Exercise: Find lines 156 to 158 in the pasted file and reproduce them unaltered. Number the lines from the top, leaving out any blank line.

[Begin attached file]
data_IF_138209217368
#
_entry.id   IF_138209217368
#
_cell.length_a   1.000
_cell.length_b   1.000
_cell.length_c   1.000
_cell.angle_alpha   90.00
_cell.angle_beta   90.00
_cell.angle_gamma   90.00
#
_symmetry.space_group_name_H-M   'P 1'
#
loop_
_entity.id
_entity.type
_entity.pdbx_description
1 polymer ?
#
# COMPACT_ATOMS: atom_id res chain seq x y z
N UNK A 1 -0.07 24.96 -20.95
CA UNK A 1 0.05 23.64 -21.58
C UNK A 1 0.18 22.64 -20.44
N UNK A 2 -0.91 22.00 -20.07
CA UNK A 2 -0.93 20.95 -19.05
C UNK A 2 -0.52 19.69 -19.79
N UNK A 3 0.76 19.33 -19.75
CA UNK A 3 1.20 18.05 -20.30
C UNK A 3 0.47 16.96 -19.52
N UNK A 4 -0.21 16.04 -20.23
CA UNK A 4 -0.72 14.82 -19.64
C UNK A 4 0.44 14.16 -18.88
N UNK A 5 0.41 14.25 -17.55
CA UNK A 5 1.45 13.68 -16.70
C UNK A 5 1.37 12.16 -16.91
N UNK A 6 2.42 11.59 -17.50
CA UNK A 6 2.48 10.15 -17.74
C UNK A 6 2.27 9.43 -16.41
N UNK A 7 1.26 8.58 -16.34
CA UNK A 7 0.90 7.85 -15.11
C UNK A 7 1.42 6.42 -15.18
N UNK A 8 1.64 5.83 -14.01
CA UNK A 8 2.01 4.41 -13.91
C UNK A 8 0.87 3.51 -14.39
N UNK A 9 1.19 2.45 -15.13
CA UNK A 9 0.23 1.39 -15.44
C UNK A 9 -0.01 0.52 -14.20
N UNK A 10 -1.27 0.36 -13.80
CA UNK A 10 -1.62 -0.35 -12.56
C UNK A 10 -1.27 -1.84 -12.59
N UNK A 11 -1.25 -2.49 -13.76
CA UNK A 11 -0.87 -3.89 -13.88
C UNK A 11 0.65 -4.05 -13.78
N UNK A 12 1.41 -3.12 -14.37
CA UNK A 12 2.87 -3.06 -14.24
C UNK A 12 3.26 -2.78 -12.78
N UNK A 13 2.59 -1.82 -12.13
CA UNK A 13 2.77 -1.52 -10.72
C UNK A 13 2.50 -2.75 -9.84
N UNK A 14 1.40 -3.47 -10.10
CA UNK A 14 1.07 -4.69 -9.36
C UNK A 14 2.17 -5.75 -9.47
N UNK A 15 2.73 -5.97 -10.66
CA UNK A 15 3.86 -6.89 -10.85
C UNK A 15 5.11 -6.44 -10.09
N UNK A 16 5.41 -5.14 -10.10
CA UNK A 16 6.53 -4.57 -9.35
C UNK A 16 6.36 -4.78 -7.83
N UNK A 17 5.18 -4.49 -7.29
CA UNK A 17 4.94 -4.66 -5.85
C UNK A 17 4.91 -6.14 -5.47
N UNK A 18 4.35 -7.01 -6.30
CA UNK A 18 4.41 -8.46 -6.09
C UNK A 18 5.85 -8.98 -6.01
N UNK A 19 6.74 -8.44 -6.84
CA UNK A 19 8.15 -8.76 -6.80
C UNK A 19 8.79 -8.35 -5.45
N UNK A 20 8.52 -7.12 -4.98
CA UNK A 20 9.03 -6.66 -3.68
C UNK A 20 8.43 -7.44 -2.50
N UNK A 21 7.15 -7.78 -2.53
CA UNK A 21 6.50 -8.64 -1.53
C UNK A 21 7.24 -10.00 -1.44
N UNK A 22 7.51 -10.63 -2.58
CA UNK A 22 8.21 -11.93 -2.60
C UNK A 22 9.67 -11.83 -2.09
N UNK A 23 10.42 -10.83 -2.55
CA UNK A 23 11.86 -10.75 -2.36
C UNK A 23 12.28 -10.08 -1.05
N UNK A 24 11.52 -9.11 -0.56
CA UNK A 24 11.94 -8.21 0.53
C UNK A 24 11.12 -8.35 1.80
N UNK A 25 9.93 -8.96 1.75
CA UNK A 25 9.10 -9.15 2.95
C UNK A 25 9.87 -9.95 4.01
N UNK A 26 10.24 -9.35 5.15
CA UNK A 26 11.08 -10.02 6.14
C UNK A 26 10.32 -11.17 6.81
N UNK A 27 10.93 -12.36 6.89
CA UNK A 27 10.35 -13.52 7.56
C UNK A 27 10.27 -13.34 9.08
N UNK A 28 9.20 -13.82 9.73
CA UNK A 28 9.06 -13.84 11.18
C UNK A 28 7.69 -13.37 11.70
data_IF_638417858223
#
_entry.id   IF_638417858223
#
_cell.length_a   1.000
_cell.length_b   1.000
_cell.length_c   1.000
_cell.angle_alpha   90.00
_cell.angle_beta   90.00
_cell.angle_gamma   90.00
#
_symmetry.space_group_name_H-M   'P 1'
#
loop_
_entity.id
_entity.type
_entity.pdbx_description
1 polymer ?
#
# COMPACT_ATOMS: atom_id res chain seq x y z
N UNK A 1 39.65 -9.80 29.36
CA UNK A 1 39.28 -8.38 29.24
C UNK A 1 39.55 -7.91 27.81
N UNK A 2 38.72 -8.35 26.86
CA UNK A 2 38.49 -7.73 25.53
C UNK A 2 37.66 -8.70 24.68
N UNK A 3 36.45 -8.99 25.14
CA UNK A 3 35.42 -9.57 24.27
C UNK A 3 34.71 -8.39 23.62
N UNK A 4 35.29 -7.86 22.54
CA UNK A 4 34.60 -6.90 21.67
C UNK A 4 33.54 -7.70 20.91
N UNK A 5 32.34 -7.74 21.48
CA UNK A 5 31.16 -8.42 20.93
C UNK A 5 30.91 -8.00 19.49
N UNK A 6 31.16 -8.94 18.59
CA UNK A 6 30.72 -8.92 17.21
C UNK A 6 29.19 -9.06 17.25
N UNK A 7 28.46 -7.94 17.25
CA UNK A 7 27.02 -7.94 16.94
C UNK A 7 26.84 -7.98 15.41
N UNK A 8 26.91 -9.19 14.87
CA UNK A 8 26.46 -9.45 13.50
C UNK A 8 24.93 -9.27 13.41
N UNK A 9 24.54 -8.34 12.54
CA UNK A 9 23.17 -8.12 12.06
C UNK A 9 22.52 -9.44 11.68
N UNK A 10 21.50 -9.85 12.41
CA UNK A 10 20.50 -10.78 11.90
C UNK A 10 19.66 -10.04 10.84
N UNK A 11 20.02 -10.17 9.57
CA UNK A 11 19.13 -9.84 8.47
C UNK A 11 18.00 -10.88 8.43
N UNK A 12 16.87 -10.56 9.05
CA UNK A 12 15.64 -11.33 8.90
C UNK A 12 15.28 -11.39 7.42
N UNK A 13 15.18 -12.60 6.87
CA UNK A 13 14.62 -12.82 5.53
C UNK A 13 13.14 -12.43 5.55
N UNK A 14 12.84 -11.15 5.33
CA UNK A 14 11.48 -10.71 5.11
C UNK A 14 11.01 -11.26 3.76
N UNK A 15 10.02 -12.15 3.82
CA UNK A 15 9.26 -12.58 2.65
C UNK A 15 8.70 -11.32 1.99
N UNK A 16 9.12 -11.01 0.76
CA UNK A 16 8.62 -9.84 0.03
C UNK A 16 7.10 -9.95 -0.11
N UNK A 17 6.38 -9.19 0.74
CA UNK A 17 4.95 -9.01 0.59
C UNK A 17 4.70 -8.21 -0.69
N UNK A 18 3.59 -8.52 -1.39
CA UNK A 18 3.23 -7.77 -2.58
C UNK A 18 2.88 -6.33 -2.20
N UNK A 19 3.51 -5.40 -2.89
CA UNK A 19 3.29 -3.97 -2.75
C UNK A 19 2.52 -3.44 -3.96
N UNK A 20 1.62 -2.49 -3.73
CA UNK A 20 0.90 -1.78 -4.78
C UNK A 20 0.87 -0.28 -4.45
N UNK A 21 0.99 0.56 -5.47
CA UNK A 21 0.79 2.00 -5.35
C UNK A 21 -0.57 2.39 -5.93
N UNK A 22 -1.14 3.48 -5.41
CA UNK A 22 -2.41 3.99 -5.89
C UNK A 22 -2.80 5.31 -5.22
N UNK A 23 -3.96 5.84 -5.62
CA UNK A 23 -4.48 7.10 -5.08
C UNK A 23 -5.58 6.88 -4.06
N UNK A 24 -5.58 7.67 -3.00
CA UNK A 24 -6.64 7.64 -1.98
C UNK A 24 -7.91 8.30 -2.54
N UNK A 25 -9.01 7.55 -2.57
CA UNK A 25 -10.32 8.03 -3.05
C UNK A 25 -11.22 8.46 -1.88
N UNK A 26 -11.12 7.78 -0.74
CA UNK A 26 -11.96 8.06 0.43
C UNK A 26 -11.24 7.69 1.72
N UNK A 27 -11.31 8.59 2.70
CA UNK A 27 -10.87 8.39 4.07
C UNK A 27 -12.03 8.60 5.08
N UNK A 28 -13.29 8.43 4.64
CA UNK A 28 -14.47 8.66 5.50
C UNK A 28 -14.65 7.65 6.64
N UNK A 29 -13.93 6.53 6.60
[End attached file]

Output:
CA UNK A 11 19.13 -9.84 8.47
C UNK A 11 18.00 -10.88 8.43
N UNK A 12 16.87 -10.56 9.05